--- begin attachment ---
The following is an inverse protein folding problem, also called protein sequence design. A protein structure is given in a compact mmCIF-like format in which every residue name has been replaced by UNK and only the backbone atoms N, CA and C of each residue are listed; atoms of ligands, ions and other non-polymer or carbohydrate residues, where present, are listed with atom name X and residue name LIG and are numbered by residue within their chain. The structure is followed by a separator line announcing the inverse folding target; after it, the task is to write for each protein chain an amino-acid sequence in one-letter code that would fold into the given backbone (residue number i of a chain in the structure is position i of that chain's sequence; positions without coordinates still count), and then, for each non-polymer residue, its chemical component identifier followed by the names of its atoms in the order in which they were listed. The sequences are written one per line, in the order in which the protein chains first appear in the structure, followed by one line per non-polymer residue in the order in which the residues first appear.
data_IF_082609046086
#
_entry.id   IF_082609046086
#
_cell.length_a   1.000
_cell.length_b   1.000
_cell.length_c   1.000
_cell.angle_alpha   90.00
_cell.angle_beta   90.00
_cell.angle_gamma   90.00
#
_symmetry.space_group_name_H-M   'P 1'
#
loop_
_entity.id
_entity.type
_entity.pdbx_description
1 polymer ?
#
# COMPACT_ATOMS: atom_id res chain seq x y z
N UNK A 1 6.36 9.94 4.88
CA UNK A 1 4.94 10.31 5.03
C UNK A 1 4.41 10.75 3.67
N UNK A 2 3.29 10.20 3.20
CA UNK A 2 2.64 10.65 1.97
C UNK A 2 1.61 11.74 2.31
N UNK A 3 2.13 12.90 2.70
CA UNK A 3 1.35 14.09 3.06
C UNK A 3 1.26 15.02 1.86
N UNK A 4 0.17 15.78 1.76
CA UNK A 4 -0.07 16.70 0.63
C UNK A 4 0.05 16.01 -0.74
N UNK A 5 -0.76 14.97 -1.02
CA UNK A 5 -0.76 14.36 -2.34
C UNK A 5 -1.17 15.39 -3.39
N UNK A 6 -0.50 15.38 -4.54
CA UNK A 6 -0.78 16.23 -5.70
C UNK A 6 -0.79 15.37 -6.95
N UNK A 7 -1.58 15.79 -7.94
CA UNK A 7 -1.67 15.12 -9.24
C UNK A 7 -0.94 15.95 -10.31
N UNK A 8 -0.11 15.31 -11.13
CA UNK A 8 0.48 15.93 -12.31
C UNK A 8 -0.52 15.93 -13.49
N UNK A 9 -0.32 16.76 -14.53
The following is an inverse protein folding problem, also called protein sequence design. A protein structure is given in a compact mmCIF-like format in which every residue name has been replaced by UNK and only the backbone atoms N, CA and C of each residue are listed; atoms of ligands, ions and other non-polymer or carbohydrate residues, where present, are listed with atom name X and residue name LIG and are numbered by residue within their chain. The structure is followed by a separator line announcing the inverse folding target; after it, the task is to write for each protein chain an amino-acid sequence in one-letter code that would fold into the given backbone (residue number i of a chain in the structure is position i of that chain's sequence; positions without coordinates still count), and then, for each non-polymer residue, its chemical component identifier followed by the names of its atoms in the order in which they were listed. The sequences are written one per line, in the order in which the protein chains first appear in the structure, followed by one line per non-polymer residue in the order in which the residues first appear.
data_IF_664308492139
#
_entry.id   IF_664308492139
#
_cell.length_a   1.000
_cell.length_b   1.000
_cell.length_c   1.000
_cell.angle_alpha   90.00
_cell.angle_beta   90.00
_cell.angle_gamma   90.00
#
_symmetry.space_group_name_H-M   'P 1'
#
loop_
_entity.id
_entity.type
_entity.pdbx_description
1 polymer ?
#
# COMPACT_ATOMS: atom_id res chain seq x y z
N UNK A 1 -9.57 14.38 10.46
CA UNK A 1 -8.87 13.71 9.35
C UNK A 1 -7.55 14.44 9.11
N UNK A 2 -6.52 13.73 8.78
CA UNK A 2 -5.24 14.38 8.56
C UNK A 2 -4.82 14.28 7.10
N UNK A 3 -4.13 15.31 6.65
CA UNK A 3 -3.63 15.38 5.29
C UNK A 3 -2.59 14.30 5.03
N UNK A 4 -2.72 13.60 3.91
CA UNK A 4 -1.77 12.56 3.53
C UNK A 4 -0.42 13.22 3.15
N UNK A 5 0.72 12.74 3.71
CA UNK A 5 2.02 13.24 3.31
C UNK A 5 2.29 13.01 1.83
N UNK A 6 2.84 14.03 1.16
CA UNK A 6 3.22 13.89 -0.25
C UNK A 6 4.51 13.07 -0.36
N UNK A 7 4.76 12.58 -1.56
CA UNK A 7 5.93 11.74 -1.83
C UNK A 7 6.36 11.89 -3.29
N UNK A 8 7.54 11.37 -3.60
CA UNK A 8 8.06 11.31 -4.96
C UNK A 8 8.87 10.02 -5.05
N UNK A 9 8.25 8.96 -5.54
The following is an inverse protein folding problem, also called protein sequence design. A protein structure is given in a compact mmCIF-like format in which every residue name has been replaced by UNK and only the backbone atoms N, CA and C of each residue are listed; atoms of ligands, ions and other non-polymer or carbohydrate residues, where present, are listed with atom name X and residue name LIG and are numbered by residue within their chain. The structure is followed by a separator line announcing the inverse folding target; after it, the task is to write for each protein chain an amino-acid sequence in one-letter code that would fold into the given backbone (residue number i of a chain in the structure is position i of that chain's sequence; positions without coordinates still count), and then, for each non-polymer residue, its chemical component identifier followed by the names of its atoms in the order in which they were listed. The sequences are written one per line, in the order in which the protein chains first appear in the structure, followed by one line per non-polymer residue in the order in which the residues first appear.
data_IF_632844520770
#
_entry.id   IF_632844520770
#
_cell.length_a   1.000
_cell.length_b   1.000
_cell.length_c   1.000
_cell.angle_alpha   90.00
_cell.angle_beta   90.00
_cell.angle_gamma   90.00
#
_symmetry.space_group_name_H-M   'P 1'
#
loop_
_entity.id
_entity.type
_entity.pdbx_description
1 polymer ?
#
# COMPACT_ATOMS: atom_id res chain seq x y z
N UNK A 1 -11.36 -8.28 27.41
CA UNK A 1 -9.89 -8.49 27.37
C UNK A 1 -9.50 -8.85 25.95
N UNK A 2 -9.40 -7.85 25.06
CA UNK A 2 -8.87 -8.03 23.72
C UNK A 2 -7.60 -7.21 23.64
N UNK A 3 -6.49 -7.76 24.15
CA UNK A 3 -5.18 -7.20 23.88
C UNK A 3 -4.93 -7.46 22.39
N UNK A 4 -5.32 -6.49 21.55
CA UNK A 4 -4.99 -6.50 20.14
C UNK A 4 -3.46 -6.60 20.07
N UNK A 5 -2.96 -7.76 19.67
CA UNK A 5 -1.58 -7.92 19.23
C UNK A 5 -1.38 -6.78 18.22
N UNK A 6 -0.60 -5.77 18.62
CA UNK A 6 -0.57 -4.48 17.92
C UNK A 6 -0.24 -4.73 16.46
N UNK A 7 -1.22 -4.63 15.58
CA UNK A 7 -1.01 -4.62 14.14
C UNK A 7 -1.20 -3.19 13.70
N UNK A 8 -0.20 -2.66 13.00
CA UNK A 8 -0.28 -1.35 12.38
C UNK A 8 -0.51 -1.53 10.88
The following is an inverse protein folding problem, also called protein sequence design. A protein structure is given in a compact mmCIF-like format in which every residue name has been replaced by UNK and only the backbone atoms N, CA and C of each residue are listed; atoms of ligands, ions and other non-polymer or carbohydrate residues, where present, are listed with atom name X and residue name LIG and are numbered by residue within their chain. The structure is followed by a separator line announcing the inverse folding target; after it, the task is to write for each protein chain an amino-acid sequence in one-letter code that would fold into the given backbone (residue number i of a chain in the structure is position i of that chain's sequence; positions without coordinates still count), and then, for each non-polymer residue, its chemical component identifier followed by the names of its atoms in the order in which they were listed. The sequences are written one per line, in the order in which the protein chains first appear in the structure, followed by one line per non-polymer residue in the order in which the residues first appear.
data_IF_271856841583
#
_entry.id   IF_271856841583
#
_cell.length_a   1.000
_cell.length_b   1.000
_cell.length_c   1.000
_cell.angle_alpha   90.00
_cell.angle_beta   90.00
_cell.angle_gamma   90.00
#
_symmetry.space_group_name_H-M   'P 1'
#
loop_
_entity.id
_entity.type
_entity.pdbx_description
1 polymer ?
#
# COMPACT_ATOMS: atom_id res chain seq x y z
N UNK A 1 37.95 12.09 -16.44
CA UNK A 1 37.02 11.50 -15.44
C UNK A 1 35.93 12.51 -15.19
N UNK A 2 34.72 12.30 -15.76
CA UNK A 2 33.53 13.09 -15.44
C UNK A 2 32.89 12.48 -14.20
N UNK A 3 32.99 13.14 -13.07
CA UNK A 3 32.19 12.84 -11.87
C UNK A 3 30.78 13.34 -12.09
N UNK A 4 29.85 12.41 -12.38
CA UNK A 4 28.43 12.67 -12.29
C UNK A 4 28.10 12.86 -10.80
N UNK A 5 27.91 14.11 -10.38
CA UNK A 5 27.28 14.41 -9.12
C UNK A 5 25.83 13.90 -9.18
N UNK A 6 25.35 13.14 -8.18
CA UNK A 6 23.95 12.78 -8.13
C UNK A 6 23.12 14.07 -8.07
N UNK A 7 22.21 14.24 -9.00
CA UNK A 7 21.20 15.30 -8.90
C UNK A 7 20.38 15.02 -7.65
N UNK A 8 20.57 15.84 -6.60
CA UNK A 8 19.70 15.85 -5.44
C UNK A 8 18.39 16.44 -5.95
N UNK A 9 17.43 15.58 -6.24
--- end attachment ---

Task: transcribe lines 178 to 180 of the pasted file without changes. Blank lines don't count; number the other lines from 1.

CA UNK A 7 21.20 15.30 -8.90
C UNK A 7 20.38 15.02 -7.65
N UNK A 8 20.57 15.84 -6.60